my two cents

‘How I’m Spending My Stimulus Check’

Photo: John Piekos/Getty Images

The Biden administration’s newly passed pandemic aid bill will provide stimulus checks of up to $1,400 per qualifying person (individuals who make $80,000 or less, couples who make under $160,000, and single parents who make up to $120,000). It will also provide those households with up to $1,400 per dependent. For the millions of Americans who have lost income due to COVID, this will provide at least some relief. For others, it will help meet needs that they would otherwise struggle to afford. Here’s what six different women are planning to spend their checks on.

“I’m using it to afford maternity leave.” — Maya, 37, freelance writer in Los Angeles

I just had a baby a few weeks ago, and my pregnancy was extremely difficult. I was on bed rest for a good portion of my third trimester, and I didn’t work at all during the last month because I was in and out of the hospital so much. Before that, I’d been working at a reduced cadence since December because of health complications. And COVID took a huge chunk out of my assignments since the previous March. So this past year has been extremely challenging, and we weren’t able to save nearly as much for my maternity leave as I would have liked, even though I hustled a lot.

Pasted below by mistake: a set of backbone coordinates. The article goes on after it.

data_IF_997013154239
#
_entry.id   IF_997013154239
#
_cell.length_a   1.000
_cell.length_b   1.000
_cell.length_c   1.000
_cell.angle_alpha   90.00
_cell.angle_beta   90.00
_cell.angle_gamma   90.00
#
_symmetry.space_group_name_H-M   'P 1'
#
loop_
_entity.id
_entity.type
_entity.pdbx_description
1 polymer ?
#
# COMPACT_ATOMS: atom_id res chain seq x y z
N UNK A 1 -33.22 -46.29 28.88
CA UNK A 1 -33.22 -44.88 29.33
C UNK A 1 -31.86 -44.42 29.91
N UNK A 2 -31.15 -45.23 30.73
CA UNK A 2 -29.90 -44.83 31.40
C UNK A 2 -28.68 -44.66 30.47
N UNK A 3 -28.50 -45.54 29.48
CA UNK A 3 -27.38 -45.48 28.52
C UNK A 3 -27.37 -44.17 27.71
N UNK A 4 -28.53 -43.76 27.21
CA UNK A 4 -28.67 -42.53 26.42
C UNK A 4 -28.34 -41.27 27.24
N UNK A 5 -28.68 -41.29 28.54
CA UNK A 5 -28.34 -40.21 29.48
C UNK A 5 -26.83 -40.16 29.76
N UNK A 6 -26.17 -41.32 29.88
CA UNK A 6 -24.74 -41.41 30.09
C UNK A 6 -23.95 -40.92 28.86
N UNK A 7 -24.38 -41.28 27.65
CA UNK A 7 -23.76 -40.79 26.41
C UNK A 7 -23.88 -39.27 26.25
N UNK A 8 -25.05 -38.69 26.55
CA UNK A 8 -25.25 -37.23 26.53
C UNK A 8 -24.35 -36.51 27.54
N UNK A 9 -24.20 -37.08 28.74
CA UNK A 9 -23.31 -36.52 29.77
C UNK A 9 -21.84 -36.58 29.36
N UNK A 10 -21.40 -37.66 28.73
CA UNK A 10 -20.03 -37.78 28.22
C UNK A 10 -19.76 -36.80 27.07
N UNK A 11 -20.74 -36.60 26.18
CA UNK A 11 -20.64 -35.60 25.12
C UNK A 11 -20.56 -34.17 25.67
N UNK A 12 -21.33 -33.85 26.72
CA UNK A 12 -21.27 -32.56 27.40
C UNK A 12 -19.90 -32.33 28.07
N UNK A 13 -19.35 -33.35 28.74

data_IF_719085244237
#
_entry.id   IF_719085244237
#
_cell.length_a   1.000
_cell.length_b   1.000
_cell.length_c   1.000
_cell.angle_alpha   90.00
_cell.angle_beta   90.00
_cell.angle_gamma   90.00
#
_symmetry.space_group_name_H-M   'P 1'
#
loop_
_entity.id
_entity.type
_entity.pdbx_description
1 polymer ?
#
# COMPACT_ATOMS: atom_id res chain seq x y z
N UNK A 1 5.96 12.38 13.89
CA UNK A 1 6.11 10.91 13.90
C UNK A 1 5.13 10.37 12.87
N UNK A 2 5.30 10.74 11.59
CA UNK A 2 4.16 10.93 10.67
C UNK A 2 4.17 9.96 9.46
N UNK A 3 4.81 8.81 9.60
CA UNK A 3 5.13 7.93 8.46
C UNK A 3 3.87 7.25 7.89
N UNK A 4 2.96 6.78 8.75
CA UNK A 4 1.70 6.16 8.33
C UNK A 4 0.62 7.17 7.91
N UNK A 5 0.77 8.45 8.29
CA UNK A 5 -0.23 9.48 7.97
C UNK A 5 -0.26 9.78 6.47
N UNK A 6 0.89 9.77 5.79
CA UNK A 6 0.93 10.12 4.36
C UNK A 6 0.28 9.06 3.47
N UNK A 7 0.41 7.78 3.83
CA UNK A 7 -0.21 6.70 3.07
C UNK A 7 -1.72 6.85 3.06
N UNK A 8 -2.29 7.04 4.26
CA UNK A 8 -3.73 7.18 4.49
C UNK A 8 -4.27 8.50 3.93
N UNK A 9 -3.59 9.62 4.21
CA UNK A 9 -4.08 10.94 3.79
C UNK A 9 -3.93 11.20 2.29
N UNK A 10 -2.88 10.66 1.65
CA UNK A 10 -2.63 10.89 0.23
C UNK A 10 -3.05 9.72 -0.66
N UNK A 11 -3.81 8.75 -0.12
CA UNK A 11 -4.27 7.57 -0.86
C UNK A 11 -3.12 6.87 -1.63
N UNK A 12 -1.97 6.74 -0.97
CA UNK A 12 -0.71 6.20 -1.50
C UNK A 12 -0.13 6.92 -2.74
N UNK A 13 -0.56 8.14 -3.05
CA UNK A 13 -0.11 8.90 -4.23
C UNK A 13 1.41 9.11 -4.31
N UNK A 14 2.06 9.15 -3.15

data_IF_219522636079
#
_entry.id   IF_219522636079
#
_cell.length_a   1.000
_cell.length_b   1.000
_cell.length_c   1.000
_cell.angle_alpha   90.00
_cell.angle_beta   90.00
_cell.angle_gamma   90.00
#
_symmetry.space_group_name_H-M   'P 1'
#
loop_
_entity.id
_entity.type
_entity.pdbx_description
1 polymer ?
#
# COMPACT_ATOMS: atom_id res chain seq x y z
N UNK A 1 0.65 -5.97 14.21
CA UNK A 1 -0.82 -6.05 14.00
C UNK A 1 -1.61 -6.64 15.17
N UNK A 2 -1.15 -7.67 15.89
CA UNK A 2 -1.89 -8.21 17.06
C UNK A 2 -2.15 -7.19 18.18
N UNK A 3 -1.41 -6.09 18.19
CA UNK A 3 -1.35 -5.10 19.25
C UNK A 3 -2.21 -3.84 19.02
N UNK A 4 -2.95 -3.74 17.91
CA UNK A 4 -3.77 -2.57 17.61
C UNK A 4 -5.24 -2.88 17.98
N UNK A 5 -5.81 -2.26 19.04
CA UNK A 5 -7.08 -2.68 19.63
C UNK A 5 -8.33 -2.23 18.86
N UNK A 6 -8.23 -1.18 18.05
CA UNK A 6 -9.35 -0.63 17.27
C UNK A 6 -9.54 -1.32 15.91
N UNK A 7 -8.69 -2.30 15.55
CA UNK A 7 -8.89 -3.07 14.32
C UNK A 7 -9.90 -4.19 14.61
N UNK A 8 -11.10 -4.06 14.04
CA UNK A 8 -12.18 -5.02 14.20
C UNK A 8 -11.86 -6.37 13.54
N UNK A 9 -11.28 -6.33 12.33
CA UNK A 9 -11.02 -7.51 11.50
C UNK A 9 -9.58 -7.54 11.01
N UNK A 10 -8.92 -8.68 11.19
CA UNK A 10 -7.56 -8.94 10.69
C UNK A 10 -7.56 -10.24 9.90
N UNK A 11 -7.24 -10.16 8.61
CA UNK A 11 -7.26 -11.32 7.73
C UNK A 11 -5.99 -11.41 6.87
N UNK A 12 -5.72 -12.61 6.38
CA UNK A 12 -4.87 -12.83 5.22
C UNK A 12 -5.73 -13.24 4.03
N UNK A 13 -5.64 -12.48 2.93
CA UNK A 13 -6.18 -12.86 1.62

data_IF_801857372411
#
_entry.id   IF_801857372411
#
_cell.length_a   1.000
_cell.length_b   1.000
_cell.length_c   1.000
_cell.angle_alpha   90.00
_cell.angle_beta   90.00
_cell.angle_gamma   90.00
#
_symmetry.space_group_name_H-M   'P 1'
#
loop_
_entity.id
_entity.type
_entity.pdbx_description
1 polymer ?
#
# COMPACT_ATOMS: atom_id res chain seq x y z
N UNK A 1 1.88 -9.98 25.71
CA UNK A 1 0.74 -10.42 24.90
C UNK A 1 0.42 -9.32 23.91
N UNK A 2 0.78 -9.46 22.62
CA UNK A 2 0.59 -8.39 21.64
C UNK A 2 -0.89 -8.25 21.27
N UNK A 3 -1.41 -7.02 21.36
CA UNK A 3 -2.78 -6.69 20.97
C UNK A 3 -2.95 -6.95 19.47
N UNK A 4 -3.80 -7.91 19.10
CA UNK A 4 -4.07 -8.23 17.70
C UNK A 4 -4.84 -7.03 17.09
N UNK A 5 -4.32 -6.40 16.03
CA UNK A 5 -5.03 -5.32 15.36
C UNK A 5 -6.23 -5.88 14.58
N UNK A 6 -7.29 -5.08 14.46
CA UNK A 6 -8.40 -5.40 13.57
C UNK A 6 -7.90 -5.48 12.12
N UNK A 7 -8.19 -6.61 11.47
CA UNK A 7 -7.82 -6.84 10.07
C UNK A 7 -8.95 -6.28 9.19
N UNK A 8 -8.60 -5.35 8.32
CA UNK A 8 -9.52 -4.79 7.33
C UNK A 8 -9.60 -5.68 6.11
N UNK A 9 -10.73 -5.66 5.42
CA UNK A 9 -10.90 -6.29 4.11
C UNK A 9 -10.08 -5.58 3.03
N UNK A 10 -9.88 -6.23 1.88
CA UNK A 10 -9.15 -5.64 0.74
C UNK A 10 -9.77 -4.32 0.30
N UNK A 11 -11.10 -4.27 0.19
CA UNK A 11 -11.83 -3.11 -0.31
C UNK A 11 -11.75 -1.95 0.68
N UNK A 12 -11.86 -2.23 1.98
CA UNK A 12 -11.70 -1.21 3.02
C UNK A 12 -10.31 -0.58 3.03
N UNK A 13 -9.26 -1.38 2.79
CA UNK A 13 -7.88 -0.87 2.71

Our biggest expenses every month are rent, which is $3,100; our car payment, which is $500; and day care for our older child, which is about $900. We’ve been able to stay on top of everything because I’ve been drawing from my savings and cobbling together whatever relief we can get. We got a small rent subsidy from the government in January, for about $2,000. And last year we received some unemployment funds because COVID disrupted our work so much. My husband owns his own business, but because it’s so new and was COVID-affected, it isn’t really profitable yet.

My maternity leave is all unpaid, because I’m a freelancer. I’m planning to take as much time as I can, until I run out of savings. The stimulus check will make a huge difference with that. If it’s $1,400 per person, including our children, then that would cover about a full month’s worth of our expenses. It will allow me to take at least three months off before I start looking for work again, which is ideal, especially since I have a lot of physical recovering to do.

“I’m giving it to my brother’s family.” —Morgan, 44, property manager in Silicon Valley